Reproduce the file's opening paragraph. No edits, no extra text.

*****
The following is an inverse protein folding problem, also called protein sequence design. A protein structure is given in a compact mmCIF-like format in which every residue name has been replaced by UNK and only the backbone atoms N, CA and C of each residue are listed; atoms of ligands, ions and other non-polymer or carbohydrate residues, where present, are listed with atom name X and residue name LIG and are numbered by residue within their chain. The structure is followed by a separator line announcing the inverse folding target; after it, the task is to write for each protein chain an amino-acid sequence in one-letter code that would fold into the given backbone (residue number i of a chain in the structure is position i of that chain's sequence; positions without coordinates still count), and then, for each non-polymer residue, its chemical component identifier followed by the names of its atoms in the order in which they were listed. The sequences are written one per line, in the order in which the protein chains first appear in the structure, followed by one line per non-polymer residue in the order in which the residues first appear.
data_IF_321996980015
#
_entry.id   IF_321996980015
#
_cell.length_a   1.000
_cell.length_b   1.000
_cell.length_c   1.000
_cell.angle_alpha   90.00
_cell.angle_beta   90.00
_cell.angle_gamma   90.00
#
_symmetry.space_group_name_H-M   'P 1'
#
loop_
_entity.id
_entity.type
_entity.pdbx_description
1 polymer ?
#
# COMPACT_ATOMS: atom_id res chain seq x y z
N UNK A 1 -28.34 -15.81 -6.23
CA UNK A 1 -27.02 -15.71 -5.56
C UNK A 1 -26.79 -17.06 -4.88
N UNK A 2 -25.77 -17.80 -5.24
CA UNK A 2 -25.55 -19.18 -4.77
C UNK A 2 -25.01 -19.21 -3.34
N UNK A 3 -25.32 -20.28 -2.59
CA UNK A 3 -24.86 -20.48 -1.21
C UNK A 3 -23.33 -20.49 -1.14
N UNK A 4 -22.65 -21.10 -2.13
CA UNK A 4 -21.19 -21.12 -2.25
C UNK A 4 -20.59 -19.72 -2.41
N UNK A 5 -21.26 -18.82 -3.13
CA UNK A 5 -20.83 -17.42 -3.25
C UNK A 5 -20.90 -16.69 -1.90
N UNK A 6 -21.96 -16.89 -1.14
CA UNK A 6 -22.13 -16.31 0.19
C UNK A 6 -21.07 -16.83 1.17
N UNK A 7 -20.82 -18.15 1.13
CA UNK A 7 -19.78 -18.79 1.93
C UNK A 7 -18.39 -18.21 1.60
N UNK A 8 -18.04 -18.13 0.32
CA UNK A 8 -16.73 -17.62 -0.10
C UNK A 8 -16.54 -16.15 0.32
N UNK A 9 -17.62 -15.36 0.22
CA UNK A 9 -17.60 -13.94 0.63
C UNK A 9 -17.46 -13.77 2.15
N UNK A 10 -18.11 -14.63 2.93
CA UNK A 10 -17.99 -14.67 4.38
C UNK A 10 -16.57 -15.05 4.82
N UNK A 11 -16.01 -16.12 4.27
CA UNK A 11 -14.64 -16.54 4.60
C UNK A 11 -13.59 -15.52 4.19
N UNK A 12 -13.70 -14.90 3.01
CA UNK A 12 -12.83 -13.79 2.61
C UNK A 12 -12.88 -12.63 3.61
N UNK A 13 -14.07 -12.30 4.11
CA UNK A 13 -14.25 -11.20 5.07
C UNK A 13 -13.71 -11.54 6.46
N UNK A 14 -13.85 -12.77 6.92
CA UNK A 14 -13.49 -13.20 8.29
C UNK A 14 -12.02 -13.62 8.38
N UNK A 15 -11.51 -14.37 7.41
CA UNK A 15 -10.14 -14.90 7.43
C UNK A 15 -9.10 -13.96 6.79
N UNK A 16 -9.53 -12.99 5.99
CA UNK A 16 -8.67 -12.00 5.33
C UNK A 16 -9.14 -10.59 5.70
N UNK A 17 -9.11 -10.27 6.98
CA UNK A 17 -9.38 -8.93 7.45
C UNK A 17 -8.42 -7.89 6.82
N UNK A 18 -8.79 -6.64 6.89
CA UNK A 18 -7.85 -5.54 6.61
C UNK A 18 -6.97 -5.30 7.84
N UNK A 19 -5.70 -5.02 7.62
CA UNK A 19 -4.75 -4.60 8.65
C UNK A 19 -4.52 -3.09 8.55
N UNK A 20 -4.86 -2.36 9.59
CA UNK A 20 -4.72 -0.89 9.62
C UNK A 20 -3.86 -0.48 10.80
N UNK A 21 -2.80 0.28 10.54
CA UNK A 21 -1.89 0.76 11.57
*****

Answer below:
The following is an inverse protein folding problem, also called protein sequence design. A protein structure is given in a compact mmCIF-like format in which every residue name has been replaced by UNK and only the backbone atoms N, CA and C of each residue are listed; atoms of ligands, ions and other non-polymer or carbohydrate residues, where present, are listed with atom name X and residue name LIG and are numbered by residue within their chain. The structure is followed by a separator line announcing the inverse folding target; after it, the task is to write for each protein chain an amino-acid sequence in one-letter code that would fold into the given backbone (residue number i of a chain in the structure is position i of that chain's sequence; positions without coordinates still count), and then, for each non-polymer residue, its chemical component identifier followed by the names of its atoms in the order in which they were listed. The sequences are written one per line, in the order in which the protein chains first appear in the structure, followed by one line per non-polymer residue in the order in which the residues first appear.